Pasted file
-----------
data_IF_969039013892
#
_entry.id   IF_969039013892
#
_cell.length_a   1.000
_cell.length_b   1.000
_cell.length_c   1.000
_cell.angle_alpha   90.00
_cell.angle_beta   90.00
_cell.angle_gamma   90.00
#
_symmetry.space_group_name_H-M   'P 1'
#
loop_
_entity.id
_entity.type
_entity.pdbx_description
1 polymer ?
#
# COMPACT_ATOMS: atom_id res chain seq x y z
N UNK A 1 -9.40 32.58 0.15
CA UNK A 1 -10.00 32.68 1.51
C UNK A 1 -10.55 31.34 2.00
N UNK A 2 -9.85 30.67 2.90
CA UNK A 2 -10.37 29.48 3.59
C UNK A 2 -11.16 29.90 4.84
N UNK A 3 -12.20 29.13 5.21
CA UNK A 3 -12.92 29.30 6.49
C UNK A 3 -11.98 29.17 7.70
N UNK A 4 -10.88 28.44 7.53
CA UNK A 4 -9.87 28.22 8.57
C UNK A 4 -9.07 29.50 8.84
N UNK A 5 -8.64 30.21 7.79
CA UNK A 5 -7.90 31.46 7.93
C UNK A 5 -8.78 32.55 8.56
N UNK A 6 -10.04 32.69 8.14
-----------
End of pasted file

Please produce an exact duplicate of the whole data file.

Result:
data_IF_969039013892
#
_entry.id   IF_969039013892
#
_cell.length_a   1.000
_cell.length_b   1.000
_cell.length_c   1.000
_cell.angle_alpha   90.00
_cell.angle_beta   90.00
_cell.angle_gamma   90.00
#
_symmetry.space_group_name_H-M   'P 1'
#
loop_
_entity.id
_entity.type
_entity.pdbx_description
1 polymer ?
#
# COMPACT_ATOMS: atom_id res chain seq x y z
N UNK A 1 -9.40 32.58 0.15
CA UNK A 1 -10.00 32.68 1.51
C UNK A 1 -10.55 31.34 2.00
N UNK A 2 -9.85 30.67 2.90
CA UNK A 2 -10.37 29.48 3.59
C UNK A 2 -11.16 29.90 4.84
N UNK A 3 -12.20 29.13 5.21
CA UNK A 3 -12.92 29.30 6.49
C UNK A 3 -11.98 29.17 7.70
N UNK A 4 -10.88 28.44 7.53
CA UNK A 4 -9.87 28.22 8.57
C UNK A 4 -9.07 29.50 8.84
N UNK A 5 -8.64 30.21 7.79
CA UNK A 5 -7.90 31.46 7.93
C UNK A 5 -8.78 32.55 8.56
N UNK A 6 -10.04 32.69 8.14